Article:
Syracuse Disinvites WashPost Pulitzer Photographer Due To Ebola Fears
By Donald R. Winslow
© 2014 News Photographer magazine
UPDATED at 9:50 a.m. CST on Friday, October 16, with responses from Syracuse University and the University of Georgia
SYRACUSE, NY (October 16, 2014) – Three-time Pulitzer Prize-winning photojournalist Michel du Cille of The Washington Post, who returned from covering the Ebola crisis in Liberia 21 days ago and who is symptom free, was asked by Syracuse University officials today not to come to campus where he was scheduled to participate in a journalism program.
"I just got off the phone with the Dean [Lorraine Branham], and I am pissed off," du Cille told News Photographer magazine this afternoon. "I am disappointed in the level of journalism at Syracuse, and I am angry that they missed a great teaching opportunity. Instead they have decided to jump in with the mass hysteria."
Du Cille was scheduled to be one of the visiting professionals who take part in portfolio reviews and critique sessions with students the S.I. Newhouse School of Public Communications "Fall Workshop." Fall Workshop director and Newhouse associate professor Bruce Strong today confirmed to News Photographer this afternoon that du Cille as well as his Washington Post photojournalist wife Nikki Kahn had indeed been uninvited. Kahn, who won a Pulitzer Prize in 2011 for Breaking News for the Post's coverage of Haiti, was to be a student coach on Team 9. Du Cille was to be a coach on Team 7.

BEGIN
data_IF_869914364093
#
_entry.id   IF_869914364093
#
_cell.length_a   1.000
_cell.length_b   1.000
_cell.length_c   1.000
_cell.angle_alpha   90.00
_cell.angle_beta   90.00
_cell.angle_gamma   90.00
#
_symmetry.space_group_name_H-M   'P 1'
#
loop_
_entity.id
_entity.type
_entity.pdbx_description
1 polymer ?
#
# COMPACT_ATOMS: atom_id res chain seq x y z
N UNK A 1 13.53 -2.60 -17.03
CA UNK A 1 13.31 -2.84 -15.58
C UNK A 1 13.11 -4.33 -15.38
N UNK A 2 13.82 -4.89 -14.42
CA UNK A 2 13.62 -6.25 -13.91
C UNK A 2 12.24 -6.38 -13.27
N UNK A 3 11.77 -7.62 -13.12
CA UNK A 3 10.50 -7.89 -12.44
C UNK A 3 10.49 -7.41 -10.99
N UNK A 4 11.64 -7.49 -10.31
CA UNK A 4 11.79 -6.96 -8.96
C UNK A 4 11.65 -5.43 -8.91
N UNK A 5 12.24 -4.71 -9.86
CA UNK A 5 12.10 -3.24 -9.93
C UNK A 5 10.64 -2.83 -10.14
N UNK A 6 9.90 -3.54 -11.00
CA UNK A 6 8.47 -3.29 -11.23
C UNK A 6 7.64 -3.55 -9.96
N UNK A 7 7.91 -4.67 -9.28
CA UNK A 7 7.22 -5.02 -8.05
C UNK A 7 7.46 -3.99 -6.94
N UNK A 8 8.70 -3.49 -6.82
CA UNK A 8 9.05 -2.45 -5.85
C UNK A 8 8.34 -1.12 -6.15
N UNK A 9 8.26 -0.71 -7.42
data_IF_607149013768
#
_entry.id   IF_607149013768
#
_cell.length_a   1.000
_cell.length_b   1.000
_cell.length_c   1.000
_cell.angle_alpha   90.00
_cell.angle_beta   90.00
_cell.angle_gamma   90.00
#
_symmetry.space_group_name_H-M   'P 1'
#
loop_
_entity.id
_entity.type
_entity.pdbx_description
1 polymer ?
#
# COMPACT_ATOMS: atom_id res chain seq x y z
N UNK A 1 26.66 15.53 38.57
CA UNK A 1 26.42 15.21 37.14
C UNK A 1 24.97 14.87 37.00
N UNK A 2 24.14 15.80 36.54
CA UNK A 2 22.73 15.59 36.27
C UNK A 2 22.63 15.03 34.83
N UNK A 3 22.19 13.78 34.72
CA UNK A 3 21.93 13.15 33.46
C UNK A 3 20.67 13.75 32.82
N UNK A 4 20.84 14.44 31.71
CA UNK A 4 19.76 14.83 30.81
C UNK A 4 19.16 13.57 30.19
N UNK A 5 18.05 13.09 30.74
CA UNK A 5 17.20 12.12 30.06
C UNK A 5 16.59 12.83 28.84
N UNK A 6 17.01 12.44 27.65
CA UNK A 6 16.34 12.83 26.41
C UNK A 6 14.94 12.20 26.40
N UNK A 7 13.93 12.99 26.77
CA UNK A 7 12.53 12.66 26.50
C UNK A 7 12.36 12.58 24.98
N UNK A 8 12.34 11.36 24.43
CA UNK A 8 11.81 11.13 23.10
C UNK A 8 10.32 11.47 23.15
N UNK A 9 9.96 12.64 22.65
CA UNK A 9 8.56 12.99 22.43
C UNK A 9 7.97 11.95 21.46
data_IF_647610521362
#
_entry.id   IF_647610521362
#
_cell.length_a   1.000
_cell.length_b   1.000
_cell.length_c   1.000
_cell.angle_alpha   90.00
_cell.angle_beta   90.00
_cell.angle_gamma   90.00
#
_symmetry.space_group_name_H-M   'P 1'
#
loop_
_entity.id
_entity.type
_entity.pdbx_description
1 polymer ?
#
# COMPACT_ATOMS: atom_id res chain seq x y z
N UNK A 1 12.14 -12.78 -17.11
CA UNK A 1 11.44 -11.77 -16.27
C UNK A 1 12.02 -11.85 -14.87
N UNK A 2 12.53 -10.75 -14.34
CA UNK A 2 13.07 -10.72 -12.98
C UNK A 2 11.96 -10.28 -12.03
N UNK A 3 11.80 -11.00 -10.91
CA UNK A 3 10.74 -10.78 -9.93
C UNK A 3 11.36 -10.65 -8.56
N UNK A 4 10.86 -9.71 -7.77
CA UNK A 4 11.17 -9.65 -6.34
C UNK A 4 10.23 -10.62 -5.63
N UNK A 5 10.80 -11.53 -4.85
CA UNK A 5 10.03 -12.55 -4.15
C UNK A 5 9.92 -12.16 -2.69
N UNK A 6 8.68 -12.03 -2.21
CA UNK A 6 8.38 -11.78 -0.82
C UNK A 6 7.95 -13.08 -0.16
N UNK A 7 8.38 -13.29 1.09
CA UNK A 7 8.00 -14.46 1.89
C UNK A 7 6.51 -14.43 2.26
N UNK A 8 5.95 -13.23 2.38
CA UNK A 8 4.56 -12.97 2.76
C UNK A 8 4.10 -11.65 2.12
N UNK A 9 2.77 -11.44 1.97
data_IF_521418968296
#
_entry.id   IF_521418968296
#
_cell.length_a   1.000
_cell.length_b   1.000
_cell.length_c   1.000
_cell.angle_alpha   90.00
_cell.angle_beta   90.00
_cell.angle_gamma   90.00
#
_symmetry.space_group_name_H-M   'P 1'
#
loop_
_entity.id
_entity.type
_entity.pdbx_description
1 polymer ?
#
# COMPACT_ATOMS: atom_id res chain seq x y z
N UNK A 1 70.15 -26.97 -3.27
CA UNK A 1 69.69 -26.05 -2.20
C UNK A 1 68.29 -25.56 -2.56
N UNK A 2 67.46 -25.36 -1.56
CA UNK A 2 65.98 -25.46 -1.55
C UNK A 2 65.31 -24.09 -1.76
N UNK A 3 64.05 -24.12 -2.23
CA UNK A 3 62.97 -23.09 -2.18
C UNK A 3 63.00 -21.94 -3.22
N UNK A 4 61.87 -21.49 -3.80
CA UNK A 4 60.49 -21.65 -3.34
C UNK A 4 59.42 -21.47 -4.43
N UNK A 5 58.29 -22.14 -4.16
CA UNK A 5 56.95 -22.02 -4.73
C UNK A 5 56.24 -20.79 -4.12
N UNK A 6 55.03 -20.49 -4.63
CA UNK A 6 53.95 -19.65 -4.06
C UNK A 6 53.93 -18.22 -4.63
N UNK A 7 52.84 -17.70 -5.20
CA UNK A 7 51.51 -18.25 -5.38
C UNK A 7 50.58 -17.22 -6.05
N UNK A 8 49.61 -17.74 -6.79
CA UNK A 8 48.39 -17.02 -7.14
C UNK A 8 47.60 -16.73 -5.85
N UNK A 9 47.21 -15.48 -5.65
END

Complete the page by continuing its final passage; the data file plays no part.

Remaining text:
"It was really out of our hands," Strong said. "The decision came from the Provost of the university [Eric F. Spina]." There was a meeting today that involved, at the least, Spina (who is also the university's Vice Chancellor) and Branham. After that meeting, Branham called du Cille with the news.
Since his return from Liberia, Du Cille has been following CDC guidelines and monitoring himself closely for symptoms. He has been taking his temperature at least twice a day (but actually more like on the hour, every hour) for the past 21 days.
Just yesterday, du Cille spent all day with Centers for Disease Control director Dr. Thomas Frieden at CDC headquarters in Atlanta, GA.
And this afternoon du Cille just finished photographing Dr. Frieden on Capitol Hill where he testified before a Congressional Hearing on the Ebola crisis.
"If she [Branham] had bothered to discuss it with me, she would have known," du Cille said. "But they're just not going to take the direct word of the CDC and the director, and 21 days of monitoring means nothing to them because they're just being alarmed."
Du Cille said he asked the CDC's Communications Director Tom Skinner on Tuesday in Atlanta what the CDC did with their scientists and workers when they return to Atlanta from working in Africa with Ebola patients.
"He told me that the CDC has them monitor their temperature twice a day, watch for symptoms, and to be alert for 21 days. They don't ask them to stay away, they don't quarantine them, nothing like that. They said that if you're not going to show symptoms between Day 2 and Day 21, then you're not going to get Ebola."
At the CDC the Washington Post photojournalist also asked one of Dr. Frieden's physicians, Dr. John Brooks, about the possibility of whether or not he could still be an Ebola carrier if he's gone this long without showing any symptoms. The accepted incubation period for Ebola is 21 days. While du Cille had been around many bodies of people who died because of Ebola, he says he has no reason to believe that he had actually been exposed to the virus. (See du Cille's "Inside An Ebola Hospital")
"Dr. Brooks told me, and I quote, that since my 21 days are up it is very, very unlikely that anyone could get Ebola from me."
Du Cille's said that his biggest disappointment isn't that he now won't be working with Syracuse students. His greatest disappointment, he said, is that the school's journalism reputation is now tarnished in his mind.
"They missed a great teaching opportunity here for the students, to show them how to report the facts and practice good journalism," du Cille said. "Instead they went the alarmist route."